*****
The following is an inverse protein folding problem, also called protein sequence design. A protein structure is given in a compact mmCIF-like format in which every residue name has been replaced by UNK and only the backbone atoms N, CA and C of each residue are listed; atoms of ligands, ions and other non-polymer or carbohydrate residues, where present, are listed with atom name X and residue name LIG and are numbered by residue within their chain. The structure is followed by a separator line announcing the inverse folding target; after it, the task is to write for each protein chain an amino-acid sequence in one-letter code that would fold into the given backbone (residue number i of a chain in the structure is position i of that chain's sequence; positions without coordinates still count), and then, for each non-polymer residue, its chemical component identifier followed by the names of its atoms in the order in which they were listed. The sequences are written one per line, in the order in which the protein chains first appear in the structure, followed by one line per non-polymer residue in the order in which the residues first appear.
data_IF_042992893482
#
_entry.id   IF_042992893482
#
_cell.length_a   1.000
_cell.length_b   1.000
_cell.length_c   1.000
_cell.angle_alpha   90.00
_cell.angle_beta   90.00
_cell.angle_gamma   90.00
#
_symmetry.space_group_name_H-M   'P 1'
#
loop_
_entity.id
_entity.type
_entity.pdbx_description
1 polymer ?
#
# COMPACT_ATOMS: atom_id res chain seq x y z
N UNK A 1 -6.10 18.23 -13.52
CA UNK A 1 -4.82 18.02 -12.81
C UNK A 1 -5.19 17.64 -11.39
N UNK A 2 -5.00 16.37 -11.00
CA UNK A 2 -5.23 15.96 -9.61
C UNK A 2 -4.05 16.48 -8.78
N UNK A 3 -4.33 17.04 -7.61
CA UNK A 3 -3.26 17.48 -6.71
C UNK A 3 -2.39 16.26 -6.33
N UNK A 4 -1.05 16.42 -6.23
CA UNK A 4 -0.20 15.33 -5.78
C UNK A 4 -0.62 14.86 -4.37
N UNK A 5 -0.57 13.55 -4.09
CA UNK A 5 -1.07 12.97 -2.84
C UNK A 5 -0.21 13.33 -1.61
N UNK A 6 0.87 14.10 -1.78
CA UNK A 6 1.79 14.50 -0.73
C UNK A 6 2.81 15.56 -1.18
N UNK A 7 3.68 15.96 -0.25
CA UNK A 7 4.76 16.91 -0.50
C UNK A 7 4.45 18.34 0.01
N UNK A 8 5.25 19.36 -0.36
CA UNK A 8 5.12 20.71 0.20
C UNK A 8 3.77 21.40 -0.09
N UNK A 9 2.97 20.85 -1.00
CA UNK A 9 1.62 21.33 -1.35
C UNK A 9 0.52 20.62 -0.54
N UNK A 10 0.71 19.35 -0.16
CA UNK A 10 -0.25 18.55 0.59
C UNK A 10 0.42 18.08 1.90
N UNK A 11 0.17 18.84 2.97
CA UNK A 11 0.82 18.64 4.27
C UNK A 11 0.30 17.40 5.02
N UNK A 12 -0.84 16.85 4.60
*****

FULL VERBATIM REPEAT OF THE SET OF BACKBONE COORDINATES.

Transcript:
The following is an inverse protein folding problem, also called protein sequence design. A protein structure is given in a compact mmCIF-like format in which every residue name has been replaced by UNK and only the backbone atoms N, CA and C of each residue are listed; atoms of ligands, ions and other non-polymer or carbohydrate residues, where present, are listed with atom name X and residue name LIG and are numbered by residue within their chain. The structure is followed by a separator line announcing the inverse folding target; after it, the task is to write for each protein chain an amino-acid sequence in one-letter code that would fold into the given backbone (residue number i of a chain in the structure is position i of that chain's sequence; positions without coordinates still count), and then, for each non-polymer residue, its chemical component identifier followed by the names of its atoms in the order in which they were listed. The sequences are written one per line, in the order in which the protein chains first appear in the structure, followed by one line per non-polymer residue in the order in which the residues first appear.
data_IF_042992893482
#
_entry.id   IF_042992893482
#
_cell.length_a   1.000
_cell.length_b   1.000
_cell.length_c   1.000
_cell.angle_alpha   90.00
_cell.angle_beta   90.00
_cell.angle_gamma   90.00
#
_symmetry.space_group_name_H-M   'P 1'
#
loop_
_entity.id
_entity.type
_entity.pdbx_description
1 polymer ?
#
# COMPACT_ATOMS: atom_id res chain seq x y z
N UNK A 1 -6.10 18.23 -13.52
CA UNK A 1 -4.82 18.02 -12.81
C UNK A 1 -5.19 17.64 -11.39
N UNK A 2 -5.00 16.37 -11.00
CA UNK A 2 -5.23 15.96 -9.61
C UNK A 2 -4.05 16.48 -8.78
N UNK A 3 -4.33 17.04 -7.61
CA UNK A 3 -3.26 17.48 -6.71
C UNK A 3 -2.39 16.26 -6.33
N UNK A 4 -1.05 16.42 -6.23
CA UNK A 4 -0.20 15.33 -5.78
C UNK A 4 -0.62 14.86 -4.37
N UNK A 5 -0.57 13.55 -4.09
CA UNK A 5 -1.07 12.97 -2.84
C UNK A 5 -0.21 13.33 -1.61
N UNK A 6 0.87 14.10 -1.78
CA UNK A 6 1.79 14.50 -0.73
C UNK A 6 2.81 15.56 -1.18
N UNK A 7 3.68 15.96 -0.25
CA UNK A 7 4.76 16.91 -0.50
C UNK A 7 4.45 18.34 0.01
N UNK A 8 5.25 19.36 -0.36
CA UNK A 8 5.12 20.71 0.20
C UNK A 8 3.77 21.40 -0.09
N UNK A 9 2.97 20.85 -1.00
CA UNK A 9 1.62 21.33 -1.35
C UNK A 9 0.52 20.62 -0.54
N UNK A 10 0.71 19.35 -0.16
CA UNK A 10 -0.25 18.55 0.59
C UNK A 10 0.42 18.08 1.90
N UNK A 11 0.17 18.84 2.97
CA UNK A 11 0.82 18.64 4.27
C UNK A 11 0.30 17.40 5.02
N UNK A 12 -0.84 16.85 4.60